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Jaswant's mole mystery

If he didn't know who mole was, how did he know he was an 'uncivil servant' and that he was no longer in service, asks Vir Sanghvi.

india Updated: Aug 06, 2006 01:14 IST

I apologise. Two weeks ago I wrote that despite widespread scepticism, I believed Jaswant Singh when he said that there had been an American mole in Narasimha Rao’s administration.

Now, people are asking me the obvious question: how can I believe Jaswant when he himself now claims that he never said that there was any mole in the government?

Good question.

And the only answer I can give is: sorry, I did actually believe that the old boy was telling the truth. And I am just as confused as you are by the twists and turns this strange tale has taken.

Our story begins with a pre-release extract from Jaswant’s memoirs buried deep within the pages of India Today as an adjunct to a book review. In this extract, Jaswant reproduced two paragraphs of what was described as a letter written by an American diplomat based in Delhi to a Senator in Washington in 1995.

This letter suggested, or so Jaswant claimed, that the Americans were in touch with a senior official in Narasimha Rao’s government who was keeping them informed of the progress of India’s nuclear programme.

My guess is that nobody — not Jaswant, not his publishers and not India Today — recognised that this would be the biggest story to emerge from Majorsaab’s memoir. So, Jaswant was rather taken aback when the media seized on the claim and asked him to elaborate.

At first, the former Foreign Minister seemed to be in command of the situation. As copies of his book flew off the shelves, he gave TV interviews, participated in panel discussions and expanded on the mole theory.

Who was the mole? The media asked.

Well, he was a civil or perhaps uncivil servant, said Jaswant. (For readers who are unacquainted with the great man’s wit, I think I should explain that the business about an ‘uncivil servant’ may have been a joke of some description.)

Would Jaswant give us his name?

No, he wouldn’t. But he would scatter clues. The ‘uncivil servant ‘(ho, ho ho!) was no longer in government service. He had gone abroad. Naturally this set off a frantic mole-hunt. Could the late AN Verma have been the agent? What about VS Arunachalam?

Finally it took a taunt from the normally reticent Manmohan Singh to force Jaswant to pull himself together. “If he has the decency and courage, he should name the person he is accusing of being a mole,” the Prime Minister told reporters.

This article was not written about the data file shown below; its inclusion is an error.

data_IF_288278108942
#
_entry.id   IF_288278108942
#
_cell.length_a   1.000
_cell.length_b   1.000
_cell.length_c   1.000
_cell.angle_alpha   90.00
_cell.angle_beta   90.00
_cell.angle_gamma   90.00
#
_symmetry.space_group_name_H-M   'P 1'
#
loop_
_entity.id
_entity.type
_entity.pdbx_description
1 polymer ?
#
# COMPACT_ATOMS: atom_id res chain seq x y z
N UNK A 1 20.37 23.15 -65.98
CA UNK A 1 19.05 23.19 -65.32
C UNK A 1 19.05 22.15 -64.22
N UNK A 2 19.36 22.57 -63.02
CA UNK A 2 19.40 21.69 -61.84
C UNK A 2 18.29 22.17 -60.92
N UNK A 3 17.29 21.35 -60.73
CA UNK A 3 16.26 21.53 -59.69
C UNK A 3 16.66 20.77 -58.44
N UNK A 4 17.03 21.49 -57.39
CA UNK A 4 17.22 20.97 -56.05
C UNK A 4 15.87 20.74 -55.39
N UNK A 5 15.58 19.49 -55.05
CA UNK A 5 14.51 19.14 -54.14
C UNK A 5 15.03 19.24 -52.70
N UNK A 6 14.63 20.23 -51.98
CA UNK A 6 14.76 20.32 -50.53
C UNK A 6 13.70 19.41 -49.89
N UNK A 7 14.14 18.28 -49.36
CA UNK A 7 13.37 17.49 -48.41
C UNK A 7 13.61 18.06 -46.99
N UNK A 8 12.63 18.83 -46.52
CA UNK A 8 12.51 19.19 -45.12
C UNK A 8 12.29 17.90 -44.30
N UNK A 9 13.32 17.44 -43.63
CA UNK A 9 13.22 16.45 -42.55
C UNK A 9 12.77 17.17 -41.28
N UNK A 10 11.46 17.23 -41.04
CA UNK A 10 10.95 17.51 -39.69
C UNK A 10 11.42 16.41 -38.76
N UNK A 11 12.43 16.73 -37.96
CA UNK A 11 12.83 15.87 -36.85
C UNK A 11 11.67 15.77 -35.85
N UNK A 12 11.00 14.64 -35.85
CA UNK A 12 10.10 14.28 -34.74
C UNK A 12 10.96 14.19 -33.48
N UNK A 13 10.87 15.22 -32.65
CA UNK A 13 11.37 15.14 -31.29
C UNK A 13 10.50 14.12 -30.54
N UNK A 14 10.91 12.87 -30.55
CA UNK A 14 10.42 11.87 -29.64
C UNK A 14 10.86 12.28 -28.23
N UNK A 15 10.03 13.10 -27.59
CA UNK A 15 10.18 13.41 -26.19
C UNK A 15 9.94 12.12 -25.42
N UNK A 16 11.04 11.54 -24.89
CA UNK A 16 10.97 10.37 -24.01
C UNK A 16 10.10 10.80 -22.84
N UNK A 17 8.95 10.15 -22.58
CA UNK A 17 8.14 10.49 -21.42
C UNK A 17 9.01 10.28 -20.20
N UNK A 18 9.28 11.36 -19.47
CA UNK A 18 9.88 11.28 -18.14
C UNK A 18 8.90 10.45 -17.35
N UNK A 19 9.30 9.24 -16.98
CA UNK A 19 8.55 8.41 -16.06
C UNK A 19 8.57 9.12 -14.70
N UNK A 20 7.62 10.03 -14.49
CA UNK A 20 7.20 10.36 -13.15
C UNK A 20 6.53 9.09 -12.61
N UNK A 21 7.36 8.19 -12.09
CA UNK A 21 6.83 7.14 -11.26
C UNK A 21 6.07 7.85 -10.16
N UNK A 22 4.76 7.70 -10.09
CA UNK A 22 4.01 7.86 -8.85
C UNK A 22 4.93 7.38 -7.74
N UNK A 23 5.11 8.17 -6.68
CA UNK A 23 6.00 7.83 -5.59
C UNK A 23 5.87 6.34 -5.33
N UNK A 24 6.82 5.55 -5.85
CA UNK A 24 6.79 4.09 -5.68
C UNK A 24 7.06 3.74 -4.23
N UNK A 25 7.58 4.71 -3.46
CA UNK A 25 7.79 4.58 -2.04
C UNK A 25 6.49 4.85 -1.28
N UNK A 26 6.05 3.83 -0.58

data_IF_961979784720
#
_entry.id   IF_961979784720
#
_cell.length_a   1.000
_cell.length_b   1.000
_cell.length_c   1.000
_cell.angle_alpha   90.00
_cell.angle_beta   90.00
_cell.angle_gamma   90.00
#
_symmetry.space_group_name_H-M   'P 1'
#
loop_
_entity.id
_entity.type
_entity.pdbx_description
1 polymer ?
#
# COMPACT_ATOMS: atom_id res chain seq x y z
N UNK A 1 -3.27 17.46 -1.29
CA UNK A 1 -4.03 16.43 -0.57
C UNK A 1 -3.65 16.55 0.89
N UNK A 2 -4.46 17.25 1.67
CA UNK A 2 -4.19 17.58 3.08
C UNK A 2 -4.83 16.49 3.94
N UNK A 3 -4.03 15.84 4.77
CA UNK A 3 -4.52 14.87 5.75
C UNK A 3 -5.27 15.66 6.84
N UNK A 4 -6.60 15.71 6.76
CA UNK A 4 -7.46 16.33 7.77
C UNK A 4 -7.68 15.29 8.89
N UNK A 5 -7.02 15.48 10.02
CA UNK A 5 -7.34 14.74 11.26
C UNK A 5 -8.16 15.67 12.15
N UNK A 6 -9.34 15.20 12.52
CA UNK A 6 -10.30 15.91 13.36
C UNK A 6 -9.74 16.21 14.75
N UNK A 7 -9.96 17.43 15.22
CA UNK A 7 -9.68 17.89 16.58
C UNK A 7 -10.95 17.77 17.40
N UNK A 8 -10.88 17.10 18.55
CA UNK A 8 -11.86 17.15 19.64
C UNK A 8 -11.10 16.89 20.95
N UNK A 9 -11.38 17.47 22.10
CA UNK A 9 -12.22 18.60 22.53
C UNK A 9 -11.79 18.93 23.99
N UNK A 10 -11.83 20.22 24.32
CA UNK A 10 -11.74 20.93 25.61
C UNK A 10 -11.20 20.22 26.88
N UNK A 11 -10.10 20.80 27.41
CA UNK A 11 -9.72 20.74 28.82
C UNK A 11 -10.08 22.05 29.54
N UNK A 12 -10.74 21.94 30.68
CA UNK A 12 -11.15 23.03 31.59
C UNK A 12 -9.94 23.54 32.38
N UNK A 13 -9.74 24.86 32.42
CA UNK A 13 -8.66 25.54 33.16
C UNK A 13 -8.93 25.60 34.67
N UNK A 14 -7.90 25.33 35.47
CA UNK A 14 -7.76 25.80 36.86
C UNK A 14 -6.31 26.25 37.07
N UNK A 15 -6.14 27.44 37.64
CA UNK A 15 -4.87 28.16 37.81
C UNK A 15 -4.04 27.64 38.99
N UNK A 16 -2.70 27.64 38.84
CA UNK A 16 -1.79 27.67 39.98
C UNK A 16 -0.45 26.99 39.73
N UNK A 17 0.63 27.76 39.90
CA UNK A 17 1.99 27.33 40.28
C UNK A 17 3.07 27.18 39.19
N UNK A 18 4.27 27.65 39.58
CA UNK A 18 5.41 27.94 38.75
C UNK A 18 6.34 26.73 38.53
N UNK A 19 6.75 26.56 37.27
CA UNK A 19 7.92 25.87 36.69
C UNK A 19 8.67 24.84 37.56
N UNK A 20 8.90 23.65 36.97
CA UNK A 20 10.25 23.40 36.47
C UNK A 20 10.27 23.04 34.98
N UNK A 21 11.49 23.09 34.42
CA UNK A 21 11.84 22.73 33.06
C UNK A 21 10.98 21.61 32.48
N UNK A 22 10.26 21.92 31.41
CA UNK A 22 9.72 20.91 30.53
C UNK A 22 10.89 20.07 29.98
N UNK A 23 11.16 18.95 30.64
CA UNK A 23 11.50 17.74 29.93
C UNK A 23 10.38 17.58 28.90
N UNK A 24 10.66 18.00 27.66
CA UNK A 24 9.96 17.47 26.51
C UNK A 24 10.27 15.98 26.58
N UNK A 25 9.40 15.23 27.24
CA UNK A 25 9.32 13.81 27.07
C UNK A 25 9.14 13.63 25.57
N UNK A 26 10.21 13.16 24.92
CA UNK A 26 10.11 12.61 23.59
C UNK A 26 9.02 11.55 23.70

To this Jaswant responded, “I am not given to indecent exposure.” (I think this may be a joke at par with the “uncivil servant”).

But he also suggested that he would go and meet the PM, give him the full letter and tell him who the mole was.

Manmohan Singh took the line that there was no need for Majorsaab to whisper the name in his ear. Given that he had kept the letter for over a decade without doing anything about it, Jaswant should just come clean: he should make a public statement giving all the facts.

Jaswant chose what the apparently mole-ridden Narasimha Rao would have called The Middle Path. He made no public statement but said that he had written to the PM providing all the details.

And that should have been that.

Except that when Manmohan Singh opened Jaswant’s missive, all he found was a copy of the letter that Jaswant had quoted in his memoirs. There was no identification of the mole.

Worse was to follow. It turned out that even as Jaswant was couriering his document to the PM, he was sending another copy to India Today which cheerfully put it on the cover (“Exclusive: Full text of the letter written by an American diplomat!”)

So much for ‘indecent exposure.’

Even if you believe that in Jaswant Singh’s mind there is no difference between Manmohan Singh and Prabhu Chawla and that both must have the same access to confidential material, this was all still a long way from revealing the name of the mole.

Then began the turn-arounds.

He did not know who the mole was, Jaswant declared. The media had used the term ‘mole’ and credited him with more information than he really had. (Thanks pal, but you should have told us that before we bought your book and forced ourselves to plough through the damn thing).

But if he did not know who the mole was, then how did he know that he was an ‘uncivil servant’? How did he know that he was no longer in service? How did he know that he had gone abroad? On what basis had he assured us that it wasn’t Arunachalam?

Not one of these questions has been satisfactorily answered by Jaswant Singh.